Saturday, July 22, 2006

MuniWireless Silicon Valley 2006

In June this year, I attended the MuniWireless Silicon Valley conference in Santa Clara, California. It was a 2.5 day event with lots of stuff going on - presentations, workshops, birds-of-a-feather sessions, product demos, etc. The open-source community was very well represented.

One particular presentation that I found very interesting had to do with an initiative called Green Wifi. It uses solar energy to power wireless routers and it's been deployed in developing countries where the infrastructure is still lacking. I talked to the founders, Marc Pomerleau and Bruce Baikie, and was very impressed by their dedication and enthusiasm. Check out their website at

Another interesting initiative is the Ile Sans Fil, a community wireless project for providing free wireless access in Montreal, Canada. I talked to Michael Lenczner from the group, a very enthusiatic young man who pulled out his laptop and showed me how he could monitor the live status of hotspots in Canada, right there from our conference room in Santa Clara. Their website is They have also developed a captive portal solution aimed at groups or individuals who want to open free wireless hotspots while preventing abuse of the system. It's called WifiDog and is Linux open source.

Broadband Wireless World 2006

In April this year, I attended the Broadband Wireless World 2006 conference in Las Vegas, Nevada. There were a variety of entities represented - CEO's, management, engineers, ISPs, vendors, etc. One of my goals was to figure out what they thought of where WiMax will be in the future and to this end, I talked to several people. At the end of the conference, my impression was that opinion is still quite divided. Some folks think Wimax will be here in the next two years, whereas some think it's still to early to say when. One of the complaints was that it's a chicken-and-egg situation with respect to providers and customers. Another line of thought was that the rest of the world will probably be quicker to adopt WiMax as compared to the U.S., given the crowded license spectrum and the difficulties of obtaining licenses here in the U.S.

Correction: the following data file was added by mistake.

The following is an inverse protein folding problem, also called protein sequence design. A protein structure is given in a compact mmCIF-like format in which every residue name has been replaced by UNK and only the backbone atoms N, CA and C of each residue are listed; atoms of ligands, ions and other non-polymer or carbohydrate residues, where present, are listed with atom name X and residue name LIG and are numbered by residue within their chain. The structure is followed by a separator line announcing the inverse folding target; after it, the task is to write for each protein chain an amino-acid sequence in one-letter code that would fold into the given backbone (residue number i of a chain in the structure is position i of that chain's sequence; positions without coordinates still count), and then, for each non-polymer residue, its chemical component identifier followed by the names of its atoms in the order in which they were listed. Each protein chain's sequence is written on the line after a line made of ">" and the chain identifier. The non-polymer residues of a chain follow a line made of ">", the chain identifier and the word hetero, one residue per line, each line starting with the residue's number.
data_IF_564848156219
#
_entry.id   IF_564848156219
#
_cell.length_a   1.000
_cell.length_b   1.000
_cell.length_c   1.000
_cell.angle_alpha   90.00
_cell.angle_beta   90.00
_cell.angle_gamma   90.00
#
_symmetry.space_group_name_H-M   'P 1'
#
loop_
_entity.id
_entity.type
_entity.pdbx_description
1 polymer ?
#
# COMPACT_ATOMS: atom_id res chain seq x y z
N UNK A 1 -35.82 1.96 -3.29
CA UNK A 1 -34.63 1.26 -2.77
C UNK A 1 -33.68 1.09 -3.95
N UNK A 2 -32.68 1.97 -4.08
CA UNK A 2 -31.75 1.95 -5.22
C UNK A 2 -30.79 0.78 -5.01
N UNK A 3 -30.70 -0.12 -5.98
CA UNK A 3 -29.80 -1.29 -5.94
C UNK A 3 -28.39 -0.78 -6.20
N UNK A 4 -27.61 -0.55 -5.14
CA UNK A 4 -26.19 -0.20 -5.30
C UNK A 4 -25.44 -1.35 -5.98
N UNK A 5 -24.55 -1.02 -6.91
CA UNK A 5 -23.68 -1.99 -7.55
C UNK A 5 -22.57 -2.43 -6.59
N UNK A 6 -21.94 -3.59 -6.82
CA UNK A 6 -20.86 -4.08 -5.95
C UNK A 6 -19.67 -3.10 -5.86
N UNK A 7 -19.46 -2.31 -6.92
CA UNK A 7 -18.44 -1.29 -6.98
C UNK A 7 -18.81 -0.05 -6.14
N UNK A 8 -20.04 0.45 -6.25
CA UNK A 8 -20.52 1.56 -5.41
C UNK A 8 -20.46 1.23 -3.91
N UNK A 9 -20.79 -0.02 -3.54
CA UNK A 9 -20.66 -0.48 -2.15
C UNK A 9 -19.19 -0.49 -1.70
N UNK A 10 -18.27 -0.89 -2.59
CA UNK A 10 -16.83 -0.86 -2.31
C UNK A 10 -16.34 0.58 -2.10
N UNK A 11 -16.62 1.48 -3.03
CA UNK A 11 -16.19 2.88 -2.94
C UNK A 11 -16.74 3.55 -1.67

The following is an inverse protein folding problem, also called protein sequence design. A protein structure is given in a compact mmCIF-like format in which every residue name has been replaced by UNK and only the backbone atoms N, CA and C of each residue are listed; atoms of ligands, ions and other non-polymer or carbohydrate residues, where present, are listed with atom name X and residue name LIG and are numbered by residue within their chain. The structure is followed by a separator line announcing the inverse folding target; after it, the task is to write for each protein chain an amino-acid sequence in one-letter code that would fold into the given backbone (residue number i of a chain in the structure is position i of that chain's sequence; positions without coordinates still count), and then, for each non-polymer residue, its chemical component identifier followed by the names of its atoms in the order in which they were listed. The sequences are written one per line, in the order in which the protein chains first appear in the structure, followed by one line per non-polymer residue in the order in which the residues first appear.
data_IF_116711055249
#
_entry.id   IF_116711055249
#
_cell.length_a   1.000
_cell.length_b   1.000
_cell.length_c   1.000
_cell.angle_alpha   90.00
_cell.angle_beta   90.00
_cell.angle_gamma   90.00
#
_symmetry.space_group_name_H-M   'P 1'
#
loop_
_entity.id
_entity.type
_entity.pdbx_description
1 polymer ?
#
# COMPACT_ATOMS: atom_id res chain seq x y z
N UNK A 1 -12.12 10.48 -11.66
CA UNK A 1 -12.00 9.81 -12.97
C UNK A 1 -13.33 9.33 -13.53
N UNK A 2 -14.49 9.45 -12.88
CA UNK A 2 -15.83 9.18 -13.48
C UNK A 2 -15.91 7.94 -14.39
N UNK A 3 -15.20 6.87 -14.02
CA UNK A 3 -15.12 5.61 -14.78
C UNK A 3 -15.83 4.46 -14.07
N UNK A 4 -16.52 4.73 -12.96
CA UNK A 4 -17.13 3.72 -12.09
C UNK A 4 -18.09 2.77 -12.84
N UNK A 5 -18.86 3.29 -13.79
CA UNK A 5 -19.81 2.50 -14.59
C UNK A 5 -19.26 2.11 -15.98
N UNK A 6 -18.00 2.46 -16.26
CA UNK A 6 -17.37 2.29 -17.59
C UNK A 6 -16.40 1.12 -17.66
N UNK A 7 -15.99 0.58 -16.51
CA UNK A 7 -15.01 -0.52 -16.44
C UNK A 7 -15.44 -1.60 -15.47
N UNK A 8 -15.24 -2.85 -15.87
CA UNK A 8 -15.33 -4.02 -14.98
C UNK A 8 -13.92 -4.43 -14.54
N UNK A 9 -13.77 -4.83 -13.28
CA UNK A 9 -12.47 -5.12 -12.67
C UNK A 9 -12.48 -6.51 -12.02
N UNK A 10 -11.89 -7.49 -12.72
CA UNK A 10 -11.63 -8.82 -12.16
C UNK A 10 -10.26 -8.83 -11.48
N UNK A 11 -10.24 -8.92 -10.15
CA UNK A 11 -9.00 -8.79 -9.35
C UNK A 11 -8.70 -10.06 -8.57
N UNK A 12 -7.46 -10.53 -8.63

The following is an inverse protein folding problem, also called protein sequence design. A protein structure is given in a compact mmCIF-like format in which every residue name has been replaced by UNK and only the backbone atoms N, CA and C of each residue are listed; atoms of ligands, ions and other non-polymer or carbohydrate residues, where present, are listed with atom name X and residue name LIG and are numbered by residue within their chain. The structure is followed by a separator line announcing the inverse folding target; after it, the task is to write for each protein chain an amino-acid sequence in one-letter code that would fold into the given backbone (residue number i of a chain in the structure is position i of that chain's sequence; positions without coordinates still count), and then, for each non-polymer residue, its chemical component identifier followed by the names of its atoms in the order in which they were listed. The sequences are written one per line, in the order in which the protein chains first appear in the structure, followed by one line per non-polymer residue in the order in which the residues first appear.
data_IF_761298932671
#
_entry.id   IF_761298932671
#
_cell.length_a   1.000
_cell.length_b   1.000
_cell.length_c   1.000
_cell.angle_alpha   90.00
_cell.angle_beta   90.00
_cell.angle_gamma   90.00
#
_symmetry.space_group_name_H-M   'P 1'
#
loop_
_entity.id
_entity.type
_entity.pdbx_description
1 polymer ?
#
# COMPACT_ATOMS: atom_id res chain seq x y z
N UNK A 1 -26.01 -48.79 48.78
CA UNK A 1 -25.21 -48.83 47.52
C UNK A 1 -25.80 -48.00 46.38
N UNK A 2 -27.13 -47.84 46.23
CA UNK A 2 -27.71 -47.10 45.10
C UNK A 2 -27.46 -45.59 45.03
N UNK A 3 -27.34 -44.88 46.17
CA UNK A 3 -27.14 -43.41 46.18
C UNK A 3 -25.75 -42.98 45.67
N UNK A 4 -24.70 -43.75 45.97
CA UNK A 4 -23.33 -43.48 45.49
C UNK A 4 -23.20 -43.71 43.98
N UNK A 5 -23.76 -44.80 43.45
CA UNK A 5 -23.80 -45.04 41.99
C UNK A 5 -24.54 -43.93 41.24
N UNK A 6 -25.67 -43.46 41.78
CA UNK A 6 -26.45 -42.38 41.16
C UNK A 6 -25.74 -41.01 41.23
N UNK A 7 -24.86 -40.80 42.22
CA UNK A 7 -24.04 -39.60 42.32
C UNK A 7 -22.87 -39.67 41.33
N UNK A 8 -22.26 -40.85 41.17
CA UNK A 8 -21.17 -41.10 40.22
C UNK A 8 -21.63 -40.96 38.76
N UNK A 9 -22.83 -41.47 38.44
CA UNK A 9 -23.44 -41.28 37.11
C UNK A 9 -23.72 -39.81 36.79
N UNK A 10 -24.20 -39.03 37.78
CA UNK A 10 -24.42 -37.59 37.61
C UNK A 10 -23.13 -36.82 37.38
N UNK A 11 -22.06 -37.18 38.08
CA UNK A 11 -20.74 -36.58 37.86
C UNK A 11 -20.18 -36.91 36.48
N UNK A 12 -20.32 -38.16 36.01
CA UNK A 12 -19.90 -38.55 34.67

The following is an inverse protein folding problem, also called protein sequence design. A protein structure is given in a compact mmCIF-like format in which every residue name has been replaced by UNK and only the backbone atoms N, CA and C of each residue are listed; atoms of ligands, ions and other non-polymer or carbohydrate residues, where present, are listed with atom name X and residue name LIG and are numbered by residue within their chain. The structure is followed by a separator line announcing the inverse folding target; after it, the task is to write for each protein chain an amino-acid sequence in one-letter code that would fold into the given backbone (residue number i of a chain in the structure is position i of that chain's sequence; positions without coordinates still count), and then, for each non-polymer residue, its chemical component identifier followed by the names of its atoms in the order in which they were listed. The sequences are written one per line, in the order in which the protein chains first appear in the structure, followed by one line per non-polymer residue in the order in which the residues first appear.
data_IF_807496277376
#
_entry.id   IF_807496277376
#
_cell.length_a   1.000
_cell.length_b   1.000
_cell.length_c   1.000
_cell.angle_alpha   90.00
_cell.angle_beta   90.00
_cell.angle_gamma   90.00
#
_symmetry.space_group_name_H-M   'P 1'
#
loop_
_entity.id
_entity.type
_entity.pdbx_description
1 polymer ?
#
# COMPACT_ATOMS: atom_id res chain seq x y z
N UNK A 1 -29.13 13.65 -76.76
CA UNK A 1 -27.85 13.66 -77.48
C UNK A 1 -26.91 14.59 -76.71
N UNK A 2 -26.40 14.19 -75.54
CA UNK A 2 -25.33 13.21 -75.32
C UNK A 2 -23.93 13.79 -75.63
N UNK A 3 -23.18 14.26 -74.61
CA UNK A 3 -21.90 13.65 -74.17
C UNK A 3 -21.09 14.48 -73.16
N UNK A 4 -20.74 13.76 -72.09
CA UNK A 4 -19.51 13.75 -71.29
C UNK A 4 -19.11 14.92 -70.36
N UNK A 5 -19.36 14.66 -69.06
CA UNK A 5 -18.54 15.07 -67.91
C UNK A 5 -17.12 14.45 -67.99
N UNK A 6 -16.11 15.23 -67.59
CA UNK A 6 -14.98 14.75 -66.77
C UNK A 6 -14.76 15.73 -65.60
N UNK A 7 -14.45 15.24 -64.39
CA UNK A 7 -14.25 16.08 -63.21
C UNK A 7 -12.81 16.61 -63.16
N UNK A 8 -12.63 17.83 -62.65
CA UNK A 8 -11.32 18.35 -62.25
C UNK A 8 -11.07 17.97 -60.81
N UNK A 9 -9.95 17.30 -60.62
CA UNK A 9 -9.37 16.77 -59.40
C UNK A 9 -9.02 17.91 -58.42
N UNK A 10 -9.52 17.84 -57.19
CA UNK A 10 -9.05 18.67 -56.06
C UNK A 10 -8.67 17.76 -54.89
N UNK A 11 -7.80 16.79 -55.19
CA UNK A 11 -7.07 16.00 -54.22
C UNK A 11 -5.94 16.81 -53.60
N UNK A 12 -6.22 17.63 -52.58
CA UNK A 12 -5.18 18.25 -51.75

The expo boasted a large number of vendors and their state-of-the-art equipment. I had a few interesting conversations, one of which was with a gentleman from Kyocera, Japan. Kyocera is testing out this new technology of theirs - iBurst. However, the testing is being done in a few other countries but not Japan. The reason is that it is very difficult to obtain spectrum licenses in Japan and hence, they find it easier to do their testing elsewhere. He also said WiMax doesn't have as much potential in Japan for a simple reason - most of the country (99%) is on wired broadband and so there isn't much of a need for WiMax.

This is a good conference for WiMax folks. The fact that the annual CTIA conference was held in Las Vegas a week or so before it, made it more attractive for a lot of people.